An Extraordinary Voyage. The Mirror Effect of the Oceans
Tuesday - Sunda, 10 am - 8 pm
The oceans are the mirror of what is happening in the world. Increasing temperatures and pollution have a direct impact on the health of the oceans which in turn influences what happens elsewhere. “The sea is everything!”, declared Captain Nemo during the extraordinary voyage he undertook in Jules Verne’s Twenty Thousand Leagues Under the Sea (1870).
If Verne’s Extraordinary Voyages are known for any one thing in particular, it is for his optimism and the trust he places in scientific imagination at the service of mankind and its progress. The 62 novels that make up this collection are the result of what one might call a speculative design, as evinced by a number of things the author is known to have said, such as: “Anything one man can imagine, other men can make real”. Verne never ceased asking himself questions and he was in fact the harbinger of several scientific discoveries and inventions that would not be see the light of day until well after his demise. Which explains why inventors such as Isaac Peral — the engineer behind the world’s first torpedo submarine — didn’t hesitate to acknowledge him as his guiding light. When all is said and done, Verne’s ardent desire was that the advances of science should open up new and human possibilities for the future.
An Extraordinary Voyage. The Mirror Effect of the Oceans has also been conceived as an extraordinary voyage through a series of questions and tales that emerge from the oceans, ofttimes based on iconic scenes taken from the world of film or literature, paradigmatic designs inspired by the oceans, objects and works of art that delve into their imaginary, or on the words of leading ocean scientists who have studied the oceans and charted what we know about them.
An Extraordinary Voyage. The Mirror Effect of the Oceans is an exhibition, but it is also an exercise in design in its own right insofar as it configures a space in which ideas and questions are raised about the oceans from a creative point of view. With this in mind, a speculative design is created in the form of an exhibition that opens up new perspectives and scenarios, an exhibition that is grounded on innovations but also pays homage to the achievements of the past. Eschewing any ambition to anticipate the future, the exhibition explores our past and sheds light on actions that are being carried out in the present day, by raising questions and telling us stories that help us to be more aware of and to have more respect for the culture of the sea.
Because if we want to protect the oceans, we have to know them first: we need to know that they are the largest ecosystem on the planet; that their flora and fauna are the source of important biochemical substances for pharmaceutical use; or that they produce more than half of the earth’s oxygen and are by far our largest carbon sink. But it also allows us to speculate on what it conceals, and this exhibition is a plastic and visual journey of creativity and knowledge that tells tales for which the ocean provides either context or inspiration; stories that allow us to understand it better, to appreciate it more fully, and to generate reflections of impact and value. Because the sea is our mirror, as Baudelaire wrote in this poem Man and the Sea (1857).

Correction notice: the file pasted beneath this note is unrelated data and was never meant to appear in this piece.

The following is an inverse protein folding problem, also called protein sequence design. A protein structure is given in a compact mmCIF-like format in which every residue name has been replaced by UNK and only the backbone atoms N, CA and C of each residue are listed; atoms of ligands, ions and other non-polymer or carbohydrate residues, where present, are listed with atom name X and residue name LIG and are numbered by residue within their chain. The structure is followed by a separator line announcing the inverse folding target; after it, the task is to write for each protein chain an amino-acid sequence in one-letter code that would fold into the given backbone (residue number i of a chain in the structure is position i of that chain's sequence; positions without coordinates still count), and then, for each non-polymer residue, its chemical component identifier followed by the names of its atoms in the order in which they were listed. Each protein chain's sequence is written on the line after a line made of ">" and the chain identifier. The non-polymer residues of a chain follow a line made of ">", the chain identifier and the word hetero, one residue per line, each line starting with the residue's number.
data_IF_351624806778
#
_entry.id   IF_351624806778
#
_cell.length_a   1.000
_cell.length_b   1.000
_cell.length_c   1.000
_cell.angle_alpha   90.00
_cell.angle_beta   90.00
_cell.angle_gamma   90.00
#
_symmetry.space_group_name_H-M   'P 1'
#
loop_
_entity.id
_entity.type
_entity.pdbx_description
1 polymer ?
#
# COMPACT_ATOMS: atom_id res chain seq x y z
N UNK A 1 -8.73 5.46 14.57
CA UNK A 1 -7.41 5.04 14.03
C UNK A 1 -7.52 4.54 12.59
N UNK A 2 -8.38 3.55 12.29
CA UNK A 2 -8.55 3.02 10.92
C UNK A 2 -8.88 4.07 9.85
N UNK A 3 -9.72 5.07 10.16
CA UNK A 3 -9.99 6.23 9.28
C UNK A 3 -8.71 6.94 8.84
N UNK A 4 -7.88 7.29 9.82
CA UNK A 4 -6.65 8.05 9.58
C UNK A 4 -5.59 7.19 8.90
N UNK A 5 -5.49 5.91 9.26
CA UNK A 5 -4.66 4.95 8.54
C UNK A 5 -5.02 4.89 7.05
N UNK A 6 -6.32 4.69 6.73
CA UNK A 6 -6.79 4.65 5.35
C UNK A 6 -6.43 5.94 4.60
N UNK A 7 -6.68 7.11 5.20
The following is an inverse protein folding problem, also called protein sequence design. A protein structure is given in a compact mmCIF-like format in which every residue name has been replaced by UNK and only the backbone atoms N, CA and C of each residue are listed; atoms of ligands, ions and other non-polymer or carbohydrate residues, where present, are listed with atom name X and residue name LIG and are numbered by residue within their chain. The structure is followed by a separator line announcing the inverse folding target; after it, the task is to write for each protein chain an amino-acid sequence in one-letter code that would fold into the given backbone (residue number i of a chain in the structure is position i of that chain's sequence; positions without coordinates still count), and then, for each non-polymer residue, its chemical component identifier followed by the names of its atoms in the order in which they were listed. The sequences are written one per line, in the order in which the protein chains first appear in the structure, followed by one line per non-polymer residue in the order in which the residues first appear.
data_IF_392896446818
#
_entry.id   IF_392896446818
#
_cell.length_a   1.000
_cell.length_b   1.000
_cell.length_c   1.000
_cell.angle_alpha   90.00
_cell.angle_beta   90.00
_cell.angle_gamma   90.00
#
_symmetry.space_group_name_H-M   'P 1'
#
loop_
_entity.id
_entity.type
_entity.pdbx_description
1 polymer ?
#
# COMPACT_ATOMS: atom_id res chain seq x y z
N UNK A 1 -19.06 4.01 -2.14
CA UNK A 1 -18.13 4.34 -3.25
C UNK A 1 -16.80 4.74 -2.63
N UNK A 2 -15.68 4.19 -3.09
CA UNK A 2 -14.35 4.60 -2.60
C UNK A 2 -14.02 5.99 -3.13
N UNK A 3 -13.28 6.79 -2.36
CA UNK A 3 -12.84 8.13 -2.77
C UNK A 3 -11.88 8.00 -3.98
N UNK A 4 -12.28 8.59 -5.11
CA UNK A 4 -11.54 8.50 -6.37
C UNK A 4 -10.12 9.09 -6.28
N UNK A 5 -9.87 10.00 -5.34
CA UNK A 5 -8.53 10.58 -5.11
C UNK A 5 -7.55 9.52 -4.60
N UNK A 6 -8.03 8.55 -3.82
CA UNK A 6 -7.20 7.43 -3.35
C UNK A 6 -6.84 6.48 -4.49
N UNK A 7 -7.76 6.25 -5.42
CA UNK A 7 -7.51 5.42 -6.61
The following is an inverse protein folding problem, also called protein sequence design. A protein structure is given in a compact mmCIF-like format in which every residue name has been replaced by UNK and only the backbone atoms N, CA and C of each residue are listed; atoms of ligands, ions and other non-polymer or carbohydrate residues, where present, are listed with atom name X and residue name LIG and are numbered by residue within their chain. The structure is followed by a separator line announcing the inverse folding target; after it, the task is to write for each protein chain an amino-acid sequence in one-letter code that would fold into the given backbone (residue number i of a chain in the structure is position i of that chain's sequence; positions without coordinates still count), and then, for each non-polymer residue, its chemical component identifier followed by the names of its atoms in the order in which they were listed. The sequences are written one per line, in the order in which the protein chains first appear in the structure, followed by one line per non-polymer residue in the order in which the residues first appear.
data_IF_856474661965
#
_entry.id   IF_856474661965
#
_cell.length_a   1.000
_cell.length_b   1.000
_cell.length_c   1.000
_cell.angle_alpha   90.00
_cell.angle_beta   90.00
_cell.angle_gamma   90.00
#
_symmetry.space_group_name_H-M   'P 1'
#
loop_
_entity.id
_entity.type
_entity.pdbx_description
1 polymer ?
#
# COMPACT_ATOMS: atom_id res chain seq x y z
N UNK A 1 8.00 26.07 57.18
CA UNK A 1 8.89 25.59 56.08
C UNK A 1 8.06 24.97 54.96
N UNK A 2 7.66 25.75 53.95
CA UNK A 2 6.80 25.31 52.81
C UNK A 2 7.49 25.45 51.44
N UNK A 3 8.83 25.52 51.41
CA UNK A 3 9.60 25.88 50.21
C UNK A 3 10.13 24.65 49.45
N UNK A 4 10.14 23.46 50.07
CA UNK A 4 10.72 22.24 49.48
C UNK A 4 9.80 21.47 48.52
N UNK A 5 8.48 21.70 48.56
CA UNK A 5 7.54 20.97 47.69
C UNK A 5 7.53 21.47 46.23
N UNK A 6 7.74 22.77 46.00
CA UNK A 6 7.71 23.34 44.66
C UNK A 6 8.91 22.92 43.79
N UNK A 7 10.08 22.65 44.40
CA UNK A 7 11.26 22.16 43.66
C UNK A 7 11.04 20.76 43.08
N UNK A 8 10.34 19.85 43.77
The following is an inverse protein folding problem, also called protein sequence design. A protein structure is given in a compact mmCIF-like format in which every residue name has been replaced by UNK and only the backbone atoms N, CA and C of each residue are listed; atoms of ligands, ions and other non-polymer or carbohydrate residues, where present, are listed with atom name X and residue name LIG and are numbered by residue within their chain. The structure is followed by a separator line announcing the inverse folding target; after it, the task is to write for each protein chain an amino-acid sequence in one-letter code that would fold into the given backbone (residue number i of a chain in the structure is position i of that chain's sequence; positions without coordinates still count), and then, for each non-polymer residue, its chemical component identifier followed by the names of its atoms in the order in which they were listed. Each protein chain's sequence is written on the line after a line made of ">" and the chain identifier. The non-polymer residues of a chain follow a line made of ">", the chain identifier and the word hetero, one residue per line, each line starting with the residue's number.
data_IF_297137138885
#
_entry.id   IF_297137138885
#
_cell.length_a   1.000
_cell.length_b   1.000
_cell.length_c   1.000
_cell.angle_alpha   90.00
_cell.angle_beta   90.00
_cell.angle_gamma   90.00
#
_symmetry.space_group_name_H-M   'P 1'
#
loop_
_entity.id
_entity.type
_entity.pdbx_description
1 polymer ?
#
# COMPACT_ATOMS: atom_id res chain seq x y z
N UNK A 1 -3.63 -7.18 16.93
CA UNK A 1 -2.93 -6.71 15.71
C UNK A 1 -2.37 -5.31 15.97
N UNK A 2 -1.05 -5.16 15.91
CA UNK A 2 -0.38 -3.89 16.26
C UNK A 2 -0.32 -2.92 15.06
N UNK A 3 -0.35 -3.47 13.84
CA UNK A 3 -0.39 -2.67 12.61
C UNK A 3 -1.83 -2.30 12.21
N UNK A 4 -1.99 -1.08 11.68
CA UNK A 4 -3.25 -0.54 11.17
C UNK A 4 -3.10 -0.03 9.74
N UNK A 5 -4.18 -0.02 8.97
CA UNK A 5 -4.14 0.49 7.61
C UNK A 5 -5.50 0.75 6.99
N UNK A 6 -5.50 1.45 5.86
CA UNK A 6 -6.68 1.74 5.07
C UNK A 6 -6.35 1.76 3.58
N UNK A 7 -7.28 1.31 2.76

In these days of immersive exhibitions, this exhibition focuses on the immersion of the spectator and on his or her capacity to imagine scenarios and develop their own capacity for agency. Using speculative design panels, texts, designer and handcrafted pieces, architectural projects, innovative materials and products, works of art and audiovisual documents, what we have here is a multidisciplinary and diverse exhibition that is both retrospective and prospective, sustainable and inclusive, an exhibition that combines history, knowledge and innovative creative practices.
After all, given the ocean’s primal nature, venturing into it is in itself an extraordinary voyage. Our world is a huge sea mass and water is a material that is found in every aspect of life. It is a complex physical, chemical, biological and cultural system that is still largely uncharted even though it occupies more than 70% of our planet: estimates suggest that more than 80% of the ocean has yet to be explored. It is an unpredictable place and if we decide to approach it and to venture into the unknown, we have to play by its own rules. A deliberate, demanding action. The sea can be a place where we can find ourselves, but it can also be a place where we can surpass ourselves, like Odysseus. The sensation of immersing oneself in the ocean is not unlike the way in which artists, design professionals or scientists immerse themselves in their respective tasks: a humble action due to the modesty it takes to concentrate on one tiny problem in the midst of immensity, where one must always be ready to be reborn.
An Extraordinary Voyage. The Mirror Effect of the Oceans draws on the creative universe to outline an ecosystem as a way to reassess just how important the oceans are. Divided into four sections — “Oceans as Scenery”; “Blue, the New Green”; “The Voices of the Oceans”; “The Difficult Crossing” — the fact that the exhibition is taking place in a city without a sea is by no means a coincidence: its organisers are convinced that the oceans are born in ourselves and that it is important that we all understand how important it is to know them better by exploring different issues and developing our own scenarios. Because if the ocean can be our mirror and our destiny, we will have to use all our creativity to rethink our future in complicity with it.
Curated by: David Barro
Museographic design: Mónica Maneiro, Vítor Mejuto
Graphic design: Cristina Moralejo ( DARDO)